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U.S. couple stuck in snow for 3 days after GPS leads them astray

A Nevada couple letting their SUV's navigation system guide them through the high desert of Eastern Oregon got stuck in snow for three days when the GPS unit sent them down a remote forest road.

Published December 30, 2009
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GRANTS PASS, Ore. – A Nevada couple letting their SUV's navigation system guide them through the high desert of Eastern Oregon got stuck in snow for three days when the GPS unit sent them down a remote forest road.


On Sunday, atmospheric conditions apparently changed enough for their GPS-enabled cell phone to get a weak signal and relay coordinates to a dispatcher, Klamath County Sheriff Tim Evinger said.


"GPS almost did 'em in and GPS saved 'em," Evinger said.


"It will give you options to pick the shortest route. You certainly get the shortest route. But it may not be a safe route."


Evinger said the couple got stranded Christmas Day and a Lake County deputy found them in the Winema-Fremont National Forest outside the small town of Silver Lake on Sunday afternoon and pulled their four-wheel-drive Toyota Sequoia out of the snow with a winch.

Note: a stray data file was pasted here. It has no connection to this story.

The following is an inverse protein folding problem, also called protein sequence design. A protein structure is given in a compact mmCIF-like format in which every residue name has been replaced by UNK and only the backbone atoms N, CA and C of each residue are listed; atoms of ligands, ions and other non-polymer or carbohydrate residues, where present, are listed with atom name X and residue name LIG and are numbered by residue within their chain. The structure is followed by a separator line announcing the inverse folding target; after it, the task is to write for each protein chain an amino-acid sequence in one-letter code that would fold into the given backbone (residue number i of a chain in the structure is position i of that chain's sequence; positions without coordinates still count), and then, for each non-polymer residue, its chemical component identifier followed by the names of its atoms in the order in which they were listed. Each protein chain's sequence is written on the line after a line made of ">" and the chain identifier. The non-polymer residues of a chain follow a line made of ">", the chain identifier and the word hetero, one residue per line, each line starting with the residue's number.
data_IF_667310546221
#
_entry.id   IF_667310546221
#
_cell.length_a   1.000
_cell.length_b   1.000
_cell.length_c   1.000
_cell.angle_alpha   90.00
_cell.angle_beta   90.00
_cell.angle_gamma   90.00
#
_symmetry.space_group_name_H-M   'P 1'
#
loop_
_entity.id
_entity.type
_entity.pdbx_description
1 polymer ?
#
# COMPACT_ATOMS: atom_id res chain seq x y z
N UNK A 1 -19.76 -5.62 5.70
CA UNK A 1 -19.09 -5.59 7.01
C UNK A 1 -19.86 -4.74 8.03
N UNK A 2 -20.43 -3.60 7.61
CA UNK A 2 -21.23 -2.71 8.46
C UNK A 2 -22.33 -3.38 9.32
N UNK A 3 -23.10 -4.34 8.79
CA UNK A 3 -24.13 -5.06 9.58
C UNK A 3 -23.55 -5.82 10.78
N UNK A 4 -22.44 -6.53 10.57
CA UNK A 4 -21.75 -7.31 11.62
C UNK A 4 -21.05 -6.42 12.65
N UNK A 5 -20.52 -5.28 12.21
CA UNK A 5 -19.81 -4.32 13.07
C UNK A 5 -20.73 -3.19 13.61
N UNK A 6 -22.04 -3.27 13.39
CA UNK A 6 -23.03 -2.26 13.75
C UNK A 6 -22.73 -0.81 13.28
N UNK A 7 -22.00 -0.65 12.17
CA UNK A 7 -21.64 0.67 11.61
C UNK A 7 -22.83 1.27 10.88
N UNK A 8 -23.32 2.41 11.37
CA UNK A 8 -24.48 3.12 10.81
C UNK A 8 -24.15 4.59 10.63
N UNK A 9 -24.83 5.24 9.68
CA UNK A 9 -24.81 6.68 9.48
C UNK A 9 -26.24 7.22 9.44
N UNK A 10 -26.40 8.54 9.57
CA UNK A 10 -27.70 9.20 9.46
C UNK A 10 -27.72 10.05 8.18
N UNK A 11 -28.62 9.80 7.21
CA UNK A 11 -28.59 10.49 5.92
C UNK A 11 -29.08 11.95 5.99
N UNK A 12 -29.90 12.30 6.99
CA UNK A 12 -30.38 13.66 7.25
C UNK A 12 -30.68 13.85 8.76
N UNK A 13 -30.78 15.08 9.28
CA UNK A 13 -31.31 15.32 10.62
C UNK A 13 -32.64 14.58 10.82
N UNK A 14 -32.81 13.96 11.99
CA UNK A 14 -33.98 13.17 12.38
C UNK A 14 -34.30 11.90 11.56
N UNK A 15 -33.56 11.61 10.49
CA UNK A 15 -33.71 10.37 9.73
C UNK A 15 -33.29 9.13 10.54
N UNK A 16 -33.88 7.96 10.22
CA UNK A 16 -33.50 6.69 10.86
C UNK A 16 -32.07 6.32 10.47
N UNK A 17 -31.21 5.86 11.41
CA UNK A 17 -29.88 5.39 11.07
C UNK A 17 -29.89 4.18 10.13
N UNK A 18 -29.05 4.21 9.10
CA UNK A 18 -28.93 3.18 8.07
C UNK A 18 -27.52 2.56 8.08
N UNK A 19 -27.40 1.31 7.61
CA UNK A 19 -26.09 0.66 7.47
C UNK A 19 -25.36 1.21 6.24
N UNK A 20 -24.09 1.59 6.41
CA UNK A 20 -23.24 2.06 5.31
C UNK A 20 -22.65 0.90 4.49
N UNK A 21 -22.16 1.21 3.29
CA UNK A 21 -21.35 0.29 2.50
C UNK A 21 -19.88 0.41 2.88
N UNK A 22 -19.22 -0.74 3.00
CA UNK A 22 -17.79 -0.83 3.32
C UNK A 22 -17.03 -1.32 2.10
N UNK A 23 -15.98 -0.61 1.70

John Rhoads, 65, and his wife, Starry Bush-Rhoads, 67, made it home safely to Reno, Nev.


"It will be (a Christmas) we remember the rest of our lives," Starry Bush-Rhoads said in a telephone interview from her home. "They said if they didn't find us 'til this time next spring, we wouldn't be happy."


The couple was well-equipped for winter travel, carrying food, water and warm clothes, the sheriff said.


"Their statement was, being prepared saved their life," he said.


The couple had been in Portland and followed their GPS as it directed them south on U.S. Highway 97 to Oregon Highway 31, which goes through Silver Lake and Lakeview before connecting with U.S. Highway 395 to Reno, Evinger said.


In the town of Silver Lake, the unit told them to turn right on Forest Service Road 28, and they followed that and some spur roads nearly 35 miles before getting stuck in about 1½ feet of snow near Thompson Reservoir, the sheriff said.


"For some reason, they finally got a weak signal after 2½ days," Evinger said. "They called in. They alternated between two different cell phone numbers."


A GPS-enabled phone is able to send its coordinates to 911 and eventually one of the couple's phones sent its location to the dispatcher's console, the sheriff said.